N is for Names… Not that I have any.

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I knew this had to be my topic, as soon as I saw some of the other posts people are doing on the topic.

Names are a special kind of torment for me. I will fixate on just about any kind of name. I can’t name a minor character, much less a book, without obsessing over the implications and cultural details of whatever name is being considered. And, I’d like to know the character before I name him, so half the time, I just start writing, and figure the name will come later.

And yes, I use “placeholder” names. They all begin with tk (to make them easy to search and replace) and then a description of the character by role. MC. MCF(female). MCM(male.)And they get replaced when they get replaced. I used to put in silly names, but that’s how you wind up with a twelve-year-old named Herkimer, and by golly, those names stick. Herkimer refuses to give up and just be Jason.

Some of my names… particularly for very minor characters… have meanings. I like perfect participles, and I like names that help me keep track of the character’s role. Oh, yes. That’s the prostitute from chapter eight.

I wouldn’t give all the names in my books to flesh-and-blood children. And if someone else does… It’s probably a measure of success, when someone tells you they named their kid after your character, and then demands that you pay to change the name… Isn’t it?

7 thoughts on “N is for Names… Not that I have any.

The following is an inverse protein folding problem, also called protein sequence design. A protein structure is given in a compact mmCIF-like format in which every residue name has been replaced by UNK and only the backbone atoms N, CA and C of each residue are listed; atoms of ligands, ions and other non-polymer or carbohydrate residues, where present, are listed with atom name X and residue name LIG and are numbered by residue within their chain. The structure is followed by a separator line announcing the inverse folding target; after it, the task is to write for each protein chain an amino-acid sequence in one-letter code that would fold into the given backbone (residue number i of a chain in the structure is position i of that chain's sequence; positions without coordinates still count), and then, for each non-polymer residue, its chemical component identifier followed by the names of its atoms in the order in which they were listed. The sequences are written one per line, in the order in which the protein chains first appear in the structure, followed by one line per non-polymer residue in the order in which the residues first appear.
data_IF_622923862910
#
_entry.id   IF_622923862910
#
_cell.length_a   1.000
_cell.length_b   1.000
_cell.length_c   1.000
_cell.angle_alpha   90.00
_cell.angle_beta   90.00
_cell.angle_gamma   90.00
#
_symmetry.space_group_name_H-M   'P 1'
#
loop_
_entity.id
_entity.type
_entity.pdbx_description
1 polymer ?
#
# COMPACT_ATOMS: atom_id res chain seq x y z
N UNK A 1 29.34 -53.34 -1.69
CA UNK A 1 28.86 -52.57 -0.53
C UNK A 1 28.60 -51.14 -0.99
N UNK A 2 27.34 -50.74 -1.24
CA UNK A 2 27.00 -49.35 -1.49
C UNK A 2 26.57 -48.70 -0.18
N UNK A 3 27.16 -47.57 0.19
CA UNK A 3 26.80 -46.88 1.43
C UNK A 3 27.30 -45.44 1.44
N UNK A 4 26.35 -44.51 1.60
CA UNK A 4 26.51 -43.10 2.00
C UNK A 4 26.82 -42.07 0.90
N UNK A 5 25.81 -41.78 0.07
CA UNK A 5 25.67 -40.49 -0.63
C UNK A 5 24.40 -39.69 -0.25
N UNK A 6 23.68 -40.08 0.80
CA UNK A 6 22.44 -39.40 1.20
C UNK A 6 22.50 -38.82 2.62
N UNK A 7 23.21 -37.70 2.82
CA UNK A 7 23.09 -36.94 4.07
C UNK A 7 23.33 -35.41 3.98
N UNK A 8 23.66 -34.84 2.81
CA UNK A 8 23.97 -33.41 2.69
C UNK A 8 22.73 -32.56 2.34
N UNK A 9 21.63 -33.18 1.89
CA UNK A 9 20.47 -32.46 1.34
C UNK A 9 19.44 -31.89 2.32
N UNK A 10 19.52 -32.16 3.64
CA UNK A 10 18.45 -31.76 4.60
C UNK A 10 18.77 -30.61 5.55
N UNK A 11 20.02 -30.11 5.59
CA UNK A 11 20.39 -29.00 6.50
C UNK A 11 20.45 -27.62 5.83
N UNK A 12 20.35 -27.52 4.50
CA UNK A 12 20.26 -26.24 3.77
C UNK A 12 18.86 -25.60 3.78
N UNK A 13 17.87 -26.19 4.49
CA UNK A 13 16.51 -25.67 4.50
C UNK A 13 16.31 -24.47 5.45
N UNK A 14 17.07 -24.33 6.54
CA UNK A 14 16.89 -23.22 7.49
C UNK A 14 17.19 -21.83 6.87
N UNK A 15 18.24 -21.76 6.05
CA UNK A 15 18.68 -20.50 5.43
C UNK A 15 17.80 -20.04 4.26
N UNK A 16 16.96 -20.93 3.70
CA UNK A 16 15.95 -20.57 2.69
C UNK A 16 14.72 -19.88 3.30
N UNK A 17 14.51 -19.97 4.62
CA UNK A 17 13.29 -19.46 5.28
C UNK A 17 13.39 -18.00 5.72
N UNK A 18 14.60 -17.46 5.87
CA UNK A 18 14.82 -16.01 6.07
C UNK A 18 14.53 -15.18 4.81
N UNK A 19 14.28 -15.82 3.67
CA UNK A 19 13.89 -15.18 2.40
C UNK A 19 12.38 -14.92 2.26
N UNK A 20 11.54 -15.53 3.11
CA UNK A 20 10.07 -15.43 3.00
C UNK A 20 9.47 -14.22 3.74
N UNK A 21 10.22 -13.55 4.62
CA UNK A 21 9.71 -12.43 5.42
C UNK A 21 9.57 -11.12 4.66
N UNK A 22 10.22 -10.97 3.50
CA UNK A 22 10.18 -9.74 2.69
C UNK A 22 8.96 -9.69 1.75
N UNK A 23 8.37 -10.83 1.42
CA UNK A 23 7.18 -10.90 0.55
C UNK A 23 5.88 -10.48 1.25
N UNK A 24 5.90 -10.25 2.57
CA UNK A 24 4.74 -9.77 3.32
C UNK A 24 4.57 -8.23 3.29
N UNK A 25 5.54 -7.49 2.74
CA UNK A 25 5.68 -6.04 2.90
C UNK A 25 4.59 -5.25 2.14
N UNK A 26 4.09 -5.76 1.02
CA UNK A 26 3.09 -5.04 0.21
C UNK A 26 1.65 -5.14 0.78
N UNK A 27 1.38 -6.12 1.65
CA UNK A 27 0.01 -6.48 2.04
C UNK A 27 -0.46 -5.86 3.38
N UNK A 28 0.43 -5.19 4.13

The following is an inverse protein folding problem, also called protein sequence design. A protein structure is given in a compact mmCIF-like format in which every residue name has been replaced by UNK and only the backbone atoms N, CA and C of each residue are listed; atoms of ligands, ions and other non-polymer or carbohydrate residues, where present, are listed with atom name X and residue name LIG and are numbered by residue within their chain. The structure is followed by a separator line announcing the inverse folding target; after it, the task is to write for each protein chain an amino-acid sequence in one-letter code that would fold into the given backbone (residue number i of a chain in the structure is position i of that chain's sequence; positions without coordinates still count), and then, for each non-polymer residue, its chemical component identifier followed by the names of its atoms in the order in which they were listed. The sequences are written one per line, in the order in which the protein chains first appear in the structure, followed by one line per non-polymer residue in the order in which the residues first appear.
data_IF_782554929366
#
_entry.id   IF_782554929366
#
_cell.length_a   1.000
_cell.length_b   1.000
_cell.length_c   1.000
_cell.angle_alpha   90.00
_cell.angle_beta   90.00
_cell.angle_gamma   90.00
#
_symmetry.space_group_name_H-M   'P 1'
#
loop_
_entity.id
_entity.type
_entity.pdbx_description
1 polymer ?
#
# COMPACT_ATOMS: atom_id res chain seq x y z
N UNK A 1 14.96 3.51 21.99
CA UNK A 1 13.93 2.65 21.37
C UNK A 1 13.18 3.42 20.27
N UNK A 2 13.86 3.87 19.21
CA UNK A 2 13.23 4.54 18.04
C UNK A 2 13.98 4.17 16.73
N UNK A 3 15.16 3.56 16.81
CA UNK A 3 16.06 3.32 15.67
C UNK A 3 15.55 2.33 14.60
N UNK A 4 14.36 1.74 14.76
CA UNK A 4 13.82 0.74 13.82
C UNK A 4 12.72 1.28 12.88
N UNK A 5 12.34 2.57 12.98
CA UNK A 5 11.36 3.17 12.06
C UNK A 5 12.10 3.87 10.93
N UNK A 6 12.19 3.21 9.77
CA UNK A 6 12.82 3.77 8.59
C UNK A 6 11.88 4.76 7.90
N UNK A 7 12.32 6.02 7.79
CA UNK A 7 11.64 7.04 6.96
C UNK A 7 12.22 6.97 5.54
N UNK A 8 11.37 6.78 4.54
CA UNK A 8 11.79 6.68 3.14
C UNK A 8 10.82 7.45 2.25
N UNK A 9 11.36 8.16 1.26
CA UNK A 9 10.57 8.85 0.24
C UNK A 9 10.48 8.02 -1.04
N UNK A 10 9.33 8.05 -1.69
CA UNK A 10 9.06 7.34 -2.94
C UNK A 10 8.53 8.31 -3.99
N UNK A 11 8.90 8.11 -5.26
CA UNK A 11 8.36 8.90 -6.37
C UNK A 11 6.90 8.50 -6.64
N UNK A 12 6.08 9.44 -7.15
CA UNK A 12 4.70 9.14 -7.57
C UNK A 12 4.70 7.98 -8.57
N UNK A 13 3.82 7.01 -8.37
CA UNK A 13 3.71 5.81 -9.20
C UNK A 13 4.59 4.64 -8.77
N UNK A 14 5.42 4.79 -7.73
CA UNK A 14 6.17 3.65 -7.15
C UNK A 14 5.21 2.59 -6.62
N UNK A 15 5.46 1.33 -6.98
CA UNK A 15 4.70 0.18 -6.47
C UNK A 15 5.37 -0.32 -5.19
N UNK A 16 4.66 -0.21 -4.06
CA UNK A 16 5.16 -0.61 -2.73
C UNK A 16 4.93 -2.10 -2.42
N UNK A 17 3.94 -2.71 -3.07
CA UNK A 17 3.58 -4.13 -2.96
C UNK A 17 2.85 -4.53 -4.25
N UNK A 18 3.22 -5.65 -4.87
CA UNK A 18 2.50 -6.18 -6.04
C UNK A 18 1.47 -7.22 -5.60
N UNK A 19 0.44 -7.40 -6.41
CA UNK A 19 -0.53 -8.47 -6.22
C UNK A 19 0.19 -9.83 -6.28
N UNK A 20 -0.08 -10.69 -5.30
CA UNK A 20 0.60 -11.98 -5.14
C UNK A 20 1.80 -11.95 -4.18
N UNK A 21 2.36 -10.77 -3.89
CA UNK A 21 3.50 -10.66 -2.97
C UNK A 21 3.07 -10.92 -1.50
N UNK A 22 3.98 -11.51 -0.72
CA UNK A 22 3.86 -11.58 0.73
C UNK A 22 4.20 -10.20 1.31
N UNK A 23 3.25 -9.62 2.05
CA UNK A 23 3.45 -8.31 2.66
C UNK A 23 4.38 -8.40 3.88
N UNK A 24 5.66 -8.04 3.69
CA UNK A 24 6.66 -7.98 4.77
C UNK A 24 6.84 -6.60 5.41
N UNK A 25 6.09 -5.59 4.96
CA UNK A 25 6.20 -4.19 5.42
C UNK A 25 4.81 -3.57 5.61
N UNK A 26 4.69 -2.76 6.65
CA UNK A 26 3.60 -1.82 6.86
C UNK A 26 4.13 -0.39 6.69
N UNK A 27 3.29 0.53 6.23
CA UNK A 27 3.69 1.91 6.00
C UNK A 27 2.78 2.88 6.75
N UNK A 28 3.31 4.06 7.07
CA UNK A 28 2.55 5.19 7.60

1. Juneta says:

    My names often have meanings and connections too. I have used placeholders, but I have to have something to start writing, but the name may change after I start writing.

    I have a character that insists on being called Pitch. I told him that is not really a name. He told me there was a reason his name being Pitch,but my muse is very closed mouth about it for awhile. Turns out the character has a psychic gift related to the name.

    I wanted the name Jack with an Irish last name connection. We, muse and I, finally settled on Jackie Pitch O’Shaugnessy. Muse and I also bump heads about casting for this character too for a bit.

    What fun!

  2. Eva says:

    I rarely use placeholder names. Like you, I find that characters want to keep them, and then I’m in trouble. To me, renaming a character rarely works! For what it’s worth, I absolutely love Herkimer too. *L*
    And see, I don’t want to give people names with a meaning – not, at least, the “cheating” names that tell you what that character is. Unless the name was given to somebody as a nickname, how could the parents have known? I dislike them, and it’s a minus for the book when reading anything but a children’s book (and no, I didn’t like it in Harry Potter either). Of course, it’s quite different with adult nicknames which can be sometimes cruel, and mistaken, but always carry a story with them.

    • Karen says:

      Considering that my parents gave me a name that means “ray of light” I guess they don’t know, or maybe, they just have a sense of humor.

  3. I love naming my characters. Sometimes they tell me what to call them, but if not, then I google names and find one that will fit their personality.

    ~Ninja Minion Patricia Lynne aka Patricia Josephine~
    Story Dam
    Patricia Lynne, Indie Author

  4. I struggle with names on occasion. I ended up getting a little notebook and jotting down names from people I meet, obituaries, and police logs. I’ve also learned to research names that I think I “created” because it has turned out that they were actual names from other cultures.

  5. Yep names are a drawback, I still haven’t finished some writing because I didn’t warm to the main character after letting a friend name her, silly eh

    • Karen says:

      I can absolutely see not warming to a character after somebody else named her–even if there’s nothing inherently wrong with the name, itself!

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